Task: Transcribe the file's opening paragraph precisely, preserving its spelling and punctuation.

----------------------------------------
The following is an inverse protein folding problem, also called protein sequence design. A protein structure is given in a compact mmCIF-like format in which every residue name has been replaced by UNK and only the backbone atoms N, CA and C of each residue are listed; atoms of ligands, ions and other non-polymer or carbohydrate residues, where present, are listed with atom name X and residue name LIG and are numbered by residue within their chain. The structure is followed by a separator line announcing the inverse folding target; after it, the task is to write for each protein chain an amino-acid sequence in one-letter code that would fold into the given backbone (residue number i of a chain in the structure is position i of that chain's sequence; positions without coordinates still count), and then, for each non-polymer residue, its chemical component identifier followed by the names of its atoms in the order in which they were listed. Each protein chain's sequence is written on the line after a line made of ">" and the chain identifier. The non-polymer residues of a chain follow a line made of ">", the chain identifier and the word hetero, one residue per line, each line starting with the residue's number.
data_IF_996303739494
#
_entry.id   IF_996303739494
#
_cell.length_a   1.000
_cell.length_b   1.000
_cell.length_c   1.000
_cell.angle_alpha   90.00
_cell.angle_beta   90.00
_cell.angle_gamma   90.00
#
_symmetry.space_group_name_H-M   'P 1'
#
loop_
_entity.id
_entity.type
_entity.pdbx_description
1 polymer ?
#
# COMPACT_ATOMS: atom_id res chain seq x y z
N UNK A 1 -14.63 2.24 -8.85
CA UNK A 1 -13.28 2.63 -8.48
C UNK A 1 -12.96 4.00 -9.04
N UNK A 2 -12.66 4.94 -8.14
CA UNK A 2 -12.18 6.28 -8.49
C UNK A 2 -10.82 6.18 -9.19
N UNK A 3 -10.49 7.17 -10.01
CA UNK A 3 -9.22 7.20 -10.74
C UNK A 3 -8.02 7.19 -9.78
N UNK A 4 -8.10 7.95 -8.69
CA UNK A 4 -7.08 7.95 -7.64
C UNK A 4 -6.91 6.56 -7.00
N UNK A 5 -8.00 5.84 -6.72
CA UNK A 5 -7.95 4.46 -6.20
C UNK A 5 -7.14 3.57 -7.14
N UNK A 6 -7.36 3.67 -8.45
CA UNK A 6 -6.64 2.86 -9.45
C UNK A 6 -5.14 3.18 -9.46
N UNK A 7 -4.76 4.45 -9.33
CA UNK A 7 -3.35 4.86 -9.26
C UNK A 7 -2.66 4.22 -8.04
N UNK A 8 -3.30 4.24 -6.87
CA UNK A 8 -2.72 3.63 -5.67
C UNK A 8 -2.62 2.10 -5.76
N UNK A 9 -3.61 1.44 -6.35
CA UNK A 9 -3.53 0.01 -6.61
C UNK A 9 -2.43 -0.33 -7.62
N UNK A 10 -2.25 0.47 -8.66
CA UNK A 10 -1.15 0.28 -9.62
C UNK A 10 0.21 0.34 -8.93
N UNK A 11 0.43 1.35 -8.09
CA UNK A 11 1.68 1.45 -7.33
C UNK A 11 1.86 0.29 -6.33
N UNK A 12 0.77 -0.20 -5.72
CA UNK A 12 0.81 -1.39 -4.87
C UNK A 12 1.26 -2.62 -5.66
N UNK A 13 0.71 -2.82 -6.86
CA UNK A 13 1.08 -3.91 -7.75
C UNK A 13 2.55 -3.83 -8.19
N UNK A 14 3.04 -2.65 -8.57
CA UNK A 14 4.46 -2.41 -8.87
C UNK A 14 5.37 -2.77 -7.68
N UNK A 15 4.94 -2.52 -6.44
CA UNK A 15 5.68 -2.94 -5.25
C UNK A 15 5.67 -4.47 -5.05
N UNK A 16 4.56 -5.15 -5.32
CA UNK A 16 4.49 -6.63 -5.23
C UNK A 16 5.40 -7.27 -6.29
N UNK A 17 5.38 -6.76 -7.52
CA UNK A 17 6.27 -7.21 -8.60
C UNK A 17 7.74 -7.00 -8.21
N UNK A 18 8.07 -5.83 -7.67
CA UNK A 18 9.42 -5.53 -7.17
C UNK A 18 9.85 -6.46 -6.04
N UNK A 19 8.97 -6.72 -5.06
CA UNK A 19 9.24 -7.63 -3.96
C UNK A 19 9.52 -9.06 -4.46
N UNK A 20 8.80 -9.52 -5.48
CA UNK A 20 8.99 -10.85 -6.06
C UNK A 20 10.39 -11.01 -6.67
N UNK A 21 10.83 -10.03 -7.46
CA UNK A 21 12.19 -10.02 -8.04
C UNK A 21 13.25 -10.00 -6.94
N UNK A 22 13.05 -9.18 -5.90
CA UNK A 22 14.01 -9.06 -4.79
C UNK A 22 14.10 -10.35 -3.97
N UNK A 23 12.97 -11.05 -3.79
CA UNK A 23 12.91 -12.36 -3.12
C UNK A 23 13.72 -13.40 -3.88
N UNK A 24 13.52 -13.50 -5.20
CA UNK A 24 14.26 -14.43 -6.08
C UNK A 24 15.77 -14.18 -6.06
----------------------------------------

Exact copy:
The following is an inverse protein folding problem, also called protein sequence design. A protein structure is given in a compact mmCIF-like format in which every residue name has been replaced by UNK and only the backbone atoms N, CA and C of each residue are listed; atoms of ligands, ions and other non-polymer or carbohydrate residues, where present, are listed with atom name X and residue name LIG and are numbered by residue within their chain. The structure is followed by a separator line announcing the inverse folding target; after it, the task is to write for each protein chain an amino-acid sequence in one-letter code that would fold into the given backbone (residue number i of a chain in the structure is position i of that chain's sequence; positions without coordinates still count), and then, for each non-polymer residue, its chemical component identifier followed by the names of its atoms in the order in which they were listed. Each protein chain's sequence is written on the line after a line made of ">" and the chain identifier. The non-polymer residues of a chain follow a line made of ">", the chain identifier and the word hetero, one residue per line, each line starting with the residue's number.